As labor and employment attorneys, we often sound like broken records in counselling our clients on the importance of documenting the performance deficiencies of poor performing employees. It cannot be overstated how compelling strong and contemporaneous documentation can be to demonstrate the actual reason an employer disciplines, demotes or terminates an employee who is not performing to the employer’s legitimate expectations. A recent lawsuit filed by a former African American principal at the Oak Creek-Franklin Joint School District provides another vivid illustration.
The plaintiff was a previous principal at one of the elementary schools within the school district. Following her removal from her position, she filed a lawsuit in U.S. Court for the Eastern District of Wisconsin claiming that her removal from the district was motivated by her race, as well as in retaliation for her opposing discrimination in the workplace and raising concerns that she claimed were protected by the free speech guarantees of the First Amendment. While the federal district judge dismissed her race discrimination claim prior to trial, her claims of unlawful retaliation under both Title VII and the First Amendment were tried to a jury earlier this week.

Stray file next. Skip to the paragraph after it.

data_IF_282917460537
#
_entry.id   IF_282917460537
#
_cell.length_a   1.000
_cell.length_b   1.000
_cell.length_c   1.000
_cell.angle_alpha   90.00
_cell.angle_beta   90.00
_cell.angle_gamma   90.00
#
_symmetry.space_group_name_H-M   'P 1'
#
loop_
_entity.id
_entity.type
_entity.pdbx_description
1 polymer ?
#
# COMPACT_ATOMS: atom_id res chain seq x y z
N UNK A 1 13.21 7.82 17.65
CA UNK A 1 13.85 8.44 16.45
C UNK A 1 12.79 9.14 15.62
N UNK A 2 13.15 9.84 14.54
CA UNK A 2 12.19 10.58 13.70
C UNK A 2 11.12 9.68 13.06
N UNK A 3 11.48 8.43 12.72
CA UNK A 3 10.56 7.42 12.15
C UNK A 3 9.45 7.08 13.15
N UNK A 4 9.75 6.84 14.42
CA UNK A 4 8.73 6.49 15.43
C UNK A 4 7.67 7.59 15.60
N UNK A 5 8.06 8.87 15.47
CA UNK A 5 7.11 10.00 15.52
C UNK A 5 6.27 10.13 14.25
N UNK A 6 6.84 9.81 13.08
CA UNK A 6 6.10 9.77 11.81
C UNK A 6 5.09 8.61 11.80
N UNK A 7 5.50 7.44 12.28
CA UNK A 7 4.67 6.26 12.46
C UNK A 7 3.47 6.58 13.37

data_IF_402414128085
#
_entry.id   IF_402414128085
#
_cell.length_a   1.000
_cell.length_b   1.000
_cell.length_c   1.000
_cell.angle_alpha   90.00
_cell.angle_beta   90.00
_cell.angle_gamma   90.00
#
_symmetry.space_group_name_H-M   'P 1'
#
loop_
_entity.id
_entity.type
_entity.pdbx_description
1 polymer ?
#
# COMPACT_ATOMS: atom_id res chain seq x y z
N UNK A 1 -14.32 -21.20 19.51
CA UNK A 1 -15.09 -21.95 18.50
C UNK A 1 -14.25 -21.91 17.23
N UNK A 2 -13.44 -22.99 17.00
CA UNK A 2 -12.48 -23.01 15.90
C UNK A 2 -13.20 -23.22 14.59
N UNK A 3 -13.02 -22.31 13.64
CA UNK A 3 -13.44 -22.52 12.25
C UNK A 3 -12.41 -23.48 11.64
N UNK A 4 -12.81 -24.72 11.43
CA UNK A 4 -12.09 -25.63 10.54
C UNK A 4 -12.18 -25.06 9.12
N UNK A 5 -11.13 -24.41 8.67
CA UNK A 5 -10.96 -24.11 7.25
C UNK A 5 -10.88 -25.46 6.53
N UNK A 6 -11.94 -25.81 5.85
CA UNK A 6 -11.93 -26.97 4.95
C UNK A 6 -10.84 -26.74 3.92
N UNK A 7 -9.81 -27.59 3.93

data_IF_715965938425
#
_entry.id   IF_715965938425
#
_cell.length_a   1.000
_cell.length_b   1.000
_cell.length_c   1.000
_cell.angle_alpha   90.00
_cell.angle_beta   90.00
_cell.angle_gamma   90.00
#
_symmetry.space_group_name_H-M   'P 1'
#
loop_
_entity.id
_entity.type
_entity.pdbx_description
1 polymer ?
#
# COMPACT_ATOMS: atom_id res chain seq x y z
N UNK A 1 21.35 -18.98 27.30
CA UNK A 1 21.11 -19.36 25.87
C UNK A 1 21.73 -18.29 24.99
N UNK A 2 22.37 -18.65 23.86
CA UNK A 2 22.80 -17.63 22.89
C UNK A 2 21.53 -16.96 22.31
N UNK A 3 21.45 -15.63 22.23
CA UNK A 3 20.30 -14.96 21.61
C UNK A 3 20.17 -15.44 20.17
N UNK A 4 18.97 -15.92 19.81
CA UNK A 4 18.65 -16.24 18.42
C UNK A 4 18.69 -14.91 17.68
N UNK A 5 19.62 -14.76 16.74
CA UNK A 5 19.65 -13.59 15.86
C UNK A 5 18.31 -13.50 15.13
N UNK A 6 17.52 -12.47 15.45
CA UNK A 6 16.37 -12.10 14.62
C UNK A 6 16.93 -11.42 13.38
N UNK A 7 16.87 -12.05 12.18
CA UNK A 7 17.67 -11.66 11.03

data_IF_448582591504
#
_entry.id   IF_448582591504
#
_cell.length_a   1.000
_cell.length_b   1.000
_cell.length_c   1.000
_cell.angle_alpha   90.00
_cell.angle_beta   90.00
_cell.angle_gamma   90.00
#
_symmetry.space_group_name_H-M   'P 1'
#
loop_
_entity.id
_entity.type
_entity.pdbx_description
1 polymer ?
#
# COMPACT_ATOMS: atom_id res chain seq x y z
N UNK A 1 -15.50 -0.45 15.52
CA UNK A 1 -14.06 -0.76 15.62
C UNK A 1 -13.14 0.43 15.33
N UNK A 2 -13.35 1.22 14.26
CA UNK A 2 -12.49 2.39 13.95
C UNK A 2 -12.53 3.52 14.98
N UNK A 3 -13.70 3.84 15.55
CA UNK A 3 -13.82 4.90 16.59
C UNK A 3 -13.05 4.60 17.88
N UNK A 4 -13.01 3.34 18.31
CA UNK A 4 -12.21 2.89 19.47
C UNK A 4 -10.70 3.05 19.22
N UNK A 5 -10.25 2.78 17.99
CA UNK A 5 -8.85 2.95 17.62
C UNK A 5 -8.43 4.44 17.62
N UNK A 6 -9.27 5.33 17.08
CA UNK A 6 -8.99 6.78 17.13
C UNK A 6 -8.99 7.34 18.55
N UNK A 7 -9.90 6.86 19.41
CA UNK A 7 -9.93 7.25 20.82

At trial, Oyvind Wistrom represented the school district. Using the district’s detailed and contemporaneous documentation of the performance concerns, we were able to successfully show the jury that her complaints of discrimination and protected speech were not the reasons for the principal’s removal. We showed that her removal would have occurred regardless of her complaints and protected speech. After more than two days of testimony, it took the jury less than one hour to determine that the school district was justified in taking the steps it took to remove the principal. The successful defense of this case could not have happened without the testimony of several key district employees and the presence of clear and contemporaneous performance documentation by the school district.